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In 1952, Japan faced newfound autonomy. The American occupation following World War II ended, and as the decade progressed, the devastating effects of the atomic bomb – both physical and psychological – began to recede into the country’s past.
Japanese architects saw exciting new possibilities for rebuilding. As they learned about the Western, modernist principles that were beginning to enter their schools, these architects also considered how to preserve their own pre-war culture. A new movement, Metabolism, emerged from this paradox.
In their conceptual manifesto, “Metabolism 1960: Proposals for a New Urbanism,” the Metabolist founders used biological metaphors to call for buildings capable of regeneration. The group included architects Kiyonori Kikutake, Kisho Kurokawa, Masato Otaka, and Fumihiko Maki, and critic Noboru Kawazoe.
“We regard human society as a vital process – a continuous development from atom to nebula,” they wrote. “The reason why we use such a biological word, the metabolism, is that we believe design and technology should be a denotation of human vitality.” They thought of different building elements as cells and considered the DNA of their own projects.
“Seen from a contemporary perspective, the movement’s foremost concern was cultural resilience as a notion of national identity,” architecture scholar Meike Schalk wrote in a 2014 essay. Metabolism asserted that architecture should be adaptable and able to respond to disasters both natural and man-made, be it a tsunami or an atom bomb. Schalk even calls the group one of the earliest proponents of sustainable architecture.
The Metabolist architects debuted their new ideas at Tokyo’s 1960 World Design Conference. Kenzo Tange, who was influenced by Le Corbusier and mentored many figures in the group, also proposed a new design to expand Tokyo’s housing: a series of interlocking loops of highway that would extend across Tokyo Bay and increase mobility.
Though Tange’s design was never realized, scholar Hyunjung Cho has written that it was radical because of its concept of the city “not as hardware but as software in preparation for the nascent information society.” Tange’s design focused more on mutability and less on a finalized structure: His decentralized plan was just a starting point – his loops would support future housing projects without congesting a city center.
No project was too large or too small for the Metabolists. Through 1970, they developed ideas for individual homes, apartment buildings, expo pavilions and entire metropolises. While the Metabolists executed a handful of designs, including a broadcasting tower by Tange, the Osaka Expo of 1970 was considered the group’s apotheosis: There, Kikutake and Kurokawa created pavilions that evoked cells and genetic material.
Extending the biological metaphor, and taking inspiration from James Watson and Francis Crick’s discoveries about DNA, Kurokawa created a model for a Helix City in 1961 that was never realized. Bridges were meant to provide interconnectivity, linking spiral structures.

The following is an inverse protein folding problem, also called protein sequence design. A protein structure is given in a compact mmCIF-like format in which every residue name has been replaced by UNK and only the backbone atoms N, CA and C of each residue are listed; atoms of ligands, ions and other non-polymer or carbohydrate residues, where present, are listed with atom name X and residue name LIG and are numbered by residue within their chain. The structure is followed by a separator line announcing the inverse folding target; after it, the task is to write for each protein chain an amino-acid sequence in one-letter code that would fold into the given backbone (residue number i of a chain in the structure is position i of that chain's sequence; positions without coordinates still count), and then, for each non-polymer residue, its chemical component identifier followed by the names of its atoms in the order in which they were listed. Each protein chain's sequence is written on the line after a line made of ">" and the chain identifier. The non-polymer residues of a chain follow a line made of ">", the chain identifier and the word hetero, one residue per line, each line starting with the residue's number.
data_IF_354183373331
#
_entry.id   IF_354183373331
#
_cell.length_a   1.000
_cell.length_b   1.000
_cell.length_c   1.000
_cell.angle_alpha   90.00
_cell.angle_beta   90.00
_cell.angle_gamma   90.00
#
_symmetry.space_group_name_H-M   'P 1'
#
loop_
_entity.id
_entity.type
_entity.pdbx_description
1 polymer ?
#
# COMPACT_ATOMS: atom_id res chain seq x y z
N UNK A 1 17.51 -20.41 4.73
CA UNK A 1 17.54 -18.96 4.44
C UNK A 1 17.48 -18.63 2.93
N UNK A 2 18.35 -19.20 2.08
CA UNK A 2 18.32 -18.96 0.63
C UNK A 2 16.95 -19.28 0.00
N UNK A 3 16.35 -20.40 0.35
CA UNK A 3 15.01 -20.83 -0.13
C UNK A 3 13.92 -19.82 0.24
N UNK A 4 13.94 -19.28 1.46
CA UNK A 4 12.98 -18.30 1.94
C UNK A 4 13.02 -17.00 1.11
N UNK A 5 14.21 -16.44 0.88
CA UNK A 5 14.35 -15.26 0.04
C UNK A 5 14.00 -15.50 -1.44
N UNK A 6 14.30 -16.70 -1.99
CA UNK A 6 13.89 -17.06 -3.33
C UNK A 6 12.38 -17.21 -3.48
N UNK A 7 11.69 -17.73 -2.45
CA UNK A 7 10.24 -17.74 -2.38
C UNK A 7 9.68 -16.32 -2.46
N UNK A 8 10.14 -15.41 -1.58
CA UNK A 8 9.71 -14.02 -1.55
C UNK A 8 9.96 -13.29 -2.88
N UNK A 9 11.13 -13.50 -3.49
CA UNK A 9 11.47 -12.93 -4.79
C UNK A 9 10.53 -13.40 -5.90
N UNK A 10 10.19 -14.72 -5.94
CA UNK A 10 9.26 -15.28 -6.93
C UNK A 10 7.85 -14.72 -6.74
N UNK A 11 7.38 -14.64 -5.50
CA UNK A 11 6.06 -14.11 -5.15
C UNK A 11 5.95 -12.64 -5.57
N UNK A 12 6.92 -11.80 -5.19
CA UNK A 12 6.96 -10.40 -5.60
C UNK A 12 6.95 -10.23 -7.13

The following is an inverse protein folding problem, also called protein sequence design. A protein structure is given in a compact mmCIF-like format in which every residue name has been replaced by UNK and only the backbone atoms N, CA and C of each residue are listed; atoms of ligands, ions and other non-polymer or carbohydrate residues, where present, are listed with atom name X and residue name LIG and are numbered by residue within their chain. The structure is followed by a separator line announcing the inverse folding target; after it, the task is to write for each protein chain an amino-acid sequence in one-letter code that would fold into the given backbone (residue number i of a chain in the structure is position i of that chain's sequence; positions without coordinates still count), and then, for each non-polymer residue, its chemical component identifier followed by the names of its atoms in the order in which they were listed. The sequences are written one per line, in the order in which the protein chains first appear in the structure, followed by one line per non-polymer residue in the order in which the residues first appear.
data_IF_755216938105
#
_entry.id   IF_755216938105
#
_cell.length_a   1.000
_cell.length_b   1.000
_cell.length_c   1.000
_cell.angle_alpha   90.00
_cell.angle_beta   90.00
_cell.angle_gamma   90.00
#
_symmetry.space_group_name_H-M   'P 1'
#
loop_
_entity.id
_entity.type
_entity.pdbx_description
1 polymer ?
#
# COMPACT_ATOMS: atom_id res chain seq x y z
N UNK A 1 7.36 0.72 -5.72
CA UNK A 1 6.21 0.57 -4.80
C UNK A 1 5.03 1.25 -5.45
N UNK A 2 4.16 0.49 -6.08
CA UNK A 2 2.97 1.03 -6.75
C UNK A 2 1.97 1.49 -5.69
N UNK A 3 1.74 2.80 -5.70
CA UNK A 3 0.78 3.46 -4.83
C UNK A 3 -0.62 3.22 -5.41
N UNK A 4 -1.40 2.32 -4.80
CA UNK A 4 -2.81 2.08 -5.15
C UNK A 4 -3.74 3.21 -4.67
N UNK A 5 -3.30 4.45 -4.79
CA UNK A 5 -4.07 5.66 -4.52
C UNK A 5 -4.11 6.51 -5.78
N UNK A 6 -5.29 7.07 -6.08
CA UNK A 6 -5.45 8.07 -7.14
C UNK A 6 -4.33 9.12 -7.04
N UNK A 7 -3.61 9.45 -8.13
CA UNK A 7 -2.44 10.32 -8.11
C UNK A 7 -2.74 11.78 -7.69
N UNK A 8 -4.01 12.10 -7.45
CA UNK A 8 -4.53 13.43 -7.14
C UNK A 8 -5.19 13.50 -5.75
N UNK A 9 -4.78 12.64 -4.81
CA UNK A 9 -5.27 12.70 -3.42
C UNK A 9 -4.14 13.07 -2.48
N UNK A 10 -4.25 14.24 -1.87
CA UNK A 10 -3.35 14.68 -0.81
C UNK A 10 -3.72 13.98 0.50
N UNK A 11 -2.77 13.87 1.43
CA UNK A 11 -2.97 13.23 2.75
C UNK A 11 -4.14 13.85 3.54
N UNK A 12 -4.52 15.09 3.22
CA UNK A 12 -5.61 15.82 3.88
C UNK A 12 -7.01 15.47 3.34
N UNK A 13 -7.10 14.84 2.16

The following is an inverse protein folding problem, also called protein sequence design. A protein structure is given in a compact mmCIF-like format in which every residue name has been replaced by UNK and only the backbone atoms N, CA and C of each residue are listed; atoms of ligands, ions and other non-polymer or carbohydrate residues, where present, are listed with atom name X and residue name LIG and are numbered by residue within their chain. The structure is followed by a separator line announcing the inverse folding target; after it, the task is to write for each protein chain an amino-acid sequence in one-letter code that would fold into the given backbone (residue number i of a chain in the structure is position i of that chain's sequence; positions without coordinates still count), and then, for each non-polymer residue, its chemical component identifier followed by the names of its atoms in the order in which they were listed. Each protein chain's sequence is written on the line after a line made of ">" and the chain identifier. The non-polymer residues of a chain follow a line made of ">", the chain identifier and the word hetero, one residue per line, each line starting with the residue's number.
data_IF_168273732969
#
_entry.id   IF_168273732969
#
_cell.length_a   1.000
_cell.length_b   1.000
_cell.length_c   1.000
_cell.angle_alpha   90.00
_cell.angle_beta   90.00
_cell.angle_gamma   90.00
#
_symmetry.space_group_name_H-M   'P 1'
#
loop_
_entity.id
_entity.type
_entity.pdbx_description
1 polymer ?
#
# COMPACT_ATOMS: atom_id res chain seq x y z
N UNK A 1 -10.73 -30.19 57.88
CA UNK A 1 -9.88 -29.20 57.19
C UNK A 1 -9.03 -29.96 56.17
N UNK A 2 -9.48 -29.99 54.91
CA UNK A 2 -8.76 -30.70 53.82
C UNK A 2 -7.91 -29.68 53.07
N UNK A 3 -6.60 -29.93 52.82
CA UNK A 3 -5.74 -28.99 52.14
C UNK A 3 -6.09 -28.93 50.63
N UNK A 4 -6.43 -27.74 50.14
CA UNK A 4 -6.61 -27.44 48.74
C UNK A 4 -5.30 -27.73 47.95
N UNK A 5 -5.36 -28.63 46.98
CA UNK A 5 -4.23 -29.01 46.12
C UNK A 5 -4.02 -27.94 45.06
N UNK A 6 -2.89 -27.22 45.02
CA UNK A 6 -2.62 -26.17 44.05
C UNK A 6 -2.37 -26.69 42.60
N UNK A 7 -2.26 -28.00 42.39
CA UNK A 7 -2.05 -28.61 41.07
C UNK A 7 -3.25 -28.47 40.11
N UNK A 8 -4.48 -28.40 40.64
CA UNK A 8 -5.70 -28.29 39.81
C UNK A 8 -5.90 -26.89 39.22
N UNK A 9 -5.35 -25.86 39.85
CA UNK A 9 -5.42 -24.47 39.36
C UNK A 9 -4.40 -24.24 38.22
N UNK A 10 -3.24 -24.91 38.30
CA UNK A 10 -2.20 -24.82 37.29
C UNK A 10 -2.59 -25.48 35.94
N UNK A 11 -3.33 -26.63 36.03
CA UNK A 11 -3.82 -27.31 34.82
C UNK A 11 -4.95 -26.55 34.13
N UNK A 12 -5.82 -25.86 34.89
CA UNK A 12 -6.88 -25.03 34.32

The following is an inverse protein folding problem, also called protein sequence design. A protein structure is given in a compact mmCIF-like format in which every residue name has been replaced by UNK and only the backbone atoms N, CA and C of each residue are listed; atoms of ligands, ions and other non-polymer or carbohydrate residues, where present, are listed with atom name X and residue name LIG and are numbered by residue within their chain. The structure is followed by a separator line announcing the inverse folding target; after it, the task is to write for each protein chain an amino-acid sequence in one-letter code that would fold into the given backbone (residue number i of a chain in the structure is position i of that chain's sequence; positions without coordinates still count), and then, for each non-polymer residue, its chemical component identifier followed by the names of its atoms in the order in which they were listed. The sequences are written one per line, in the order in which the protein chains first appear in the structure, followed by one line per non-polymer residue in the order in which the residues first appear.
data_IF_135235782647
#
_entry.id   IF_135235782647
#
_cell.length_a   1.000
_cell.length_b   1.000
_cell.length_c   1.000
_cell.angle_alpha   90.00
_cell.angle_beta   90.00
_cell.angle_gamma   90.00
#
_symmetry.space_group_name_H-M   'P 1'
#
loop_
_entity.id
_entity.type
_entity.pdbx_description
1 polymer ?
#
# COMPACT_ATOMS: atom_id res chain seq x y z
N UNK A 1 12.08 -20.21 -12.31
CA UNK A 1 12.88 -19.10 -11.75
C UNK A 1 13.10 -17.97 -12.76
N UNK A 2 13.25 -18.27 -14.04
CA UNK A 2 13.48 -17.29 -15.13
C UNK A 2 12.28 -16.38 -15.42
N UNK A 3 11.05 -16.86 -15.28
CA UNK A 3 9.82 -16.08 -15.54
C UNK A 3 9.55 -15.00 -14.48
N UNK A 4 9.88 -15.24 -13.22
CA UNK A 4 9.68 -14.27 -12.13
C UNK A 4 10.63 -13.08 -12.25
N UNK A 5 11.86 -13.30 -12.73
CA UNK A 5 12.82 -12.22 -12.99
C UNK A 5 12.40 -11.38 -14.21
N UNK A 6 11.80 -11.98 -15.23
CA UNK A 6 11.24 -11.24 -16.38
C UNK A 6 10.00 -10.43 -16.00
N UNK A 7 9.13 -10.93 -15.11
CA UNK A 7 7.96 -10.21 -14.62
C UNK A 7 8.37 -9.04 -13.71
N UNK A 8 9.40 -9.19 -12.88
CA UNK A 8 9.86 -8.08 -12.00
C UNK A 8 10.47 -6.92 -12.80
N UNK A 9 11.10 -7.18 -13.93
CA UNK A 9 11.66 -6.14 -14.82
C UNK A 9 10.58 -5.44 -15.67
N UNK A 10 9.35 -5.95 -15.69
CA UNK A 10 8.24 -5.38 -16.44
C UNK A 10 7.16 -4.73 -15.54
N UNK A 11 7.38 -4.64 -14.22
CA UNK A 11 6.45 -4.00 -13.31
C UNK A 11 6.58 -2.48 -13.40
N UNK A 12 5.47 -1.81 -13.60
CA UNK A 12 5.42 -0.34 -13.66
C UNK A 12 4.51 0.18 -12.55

Kikutake’s own home, Sky House (1958), was grandfathered into the Metabolist program. Elevated on long, thin columns, the angular home looks like a box walking on stilts. It features a permanent, open living space surrounded by temporary spaces, such as the kitchen and children’s rooms. It still stands, but it is now part of a more modern neighborhood, and its soaring character has been diminished.
“As a floating capsule of civility the house embodied the dawn of a new era,” Florian Idenburg, a partner at the New York architecture firm SO-IL has written. “It showed Japan could rise again, towards a new Modernity which incorporated the national spirit; essential for the tarnished Japanese soul.”
Kurokawa extended the idea of living-space-as-capsule to a multi-unit dwelling. His Nakagin Capsule Tower (1972) has become a tourist destination in Tokyo. The architect created a 14-story-high central core for the building, then plugged in 140 individual capsules, which had been transported in shipping containers. Each has one large, circular window and serves as a minimalist home or alternative space – for storage or a meeting place, for example. The rooms were so small that the architect initially targeted bachelors as potential buyers. The result looks like a series of bricks poking out from a brown tower, each overlooking the city with its own cyclops lens.
“I found it meaningless to attempt to revive an already destroyed city by means of a monument, I felt that it was important to let the destroyed be and to create a new Japan,” Kurokawa once wrote. While his designs offered novelty, they also referenced traditional Japanese culture – each tower unit has the same dimensions as a traditional tea ceremony room.
Scholars and architects are still debating Metabolism’s legacy. The website Failed Architecture has noted that Nakagin Capsule Tower’s materials “have not withstood the test of time,” and the “idea of mutation never took root.” In 1967, the movement inspired Israeli-Canadian architect Moshe Safdie’s design for connected capsule homes, Habitat 67 in Montreal, but instead of becoming a socialist utopia, the project became so expensive that rent was unaffordable.
The following decade, Metabolist architects abandoned their own manifesto to make museums, government offices, stadiums and other designs that weren’t based on the body or regeneration. Nevertheless, writes Schalk, “Revisiting the Metabolist visions of a resilient world reveals several contemporary, urgent issues.”
Just like the Metabolists, we now face numerous challenges to sustainable architecture, including land scarcity and development driven by the market. If Metabolism didn’t necessarily succeed, according to Schalk, we can study the movement to understand what kinds of sustainable projects might work in the future.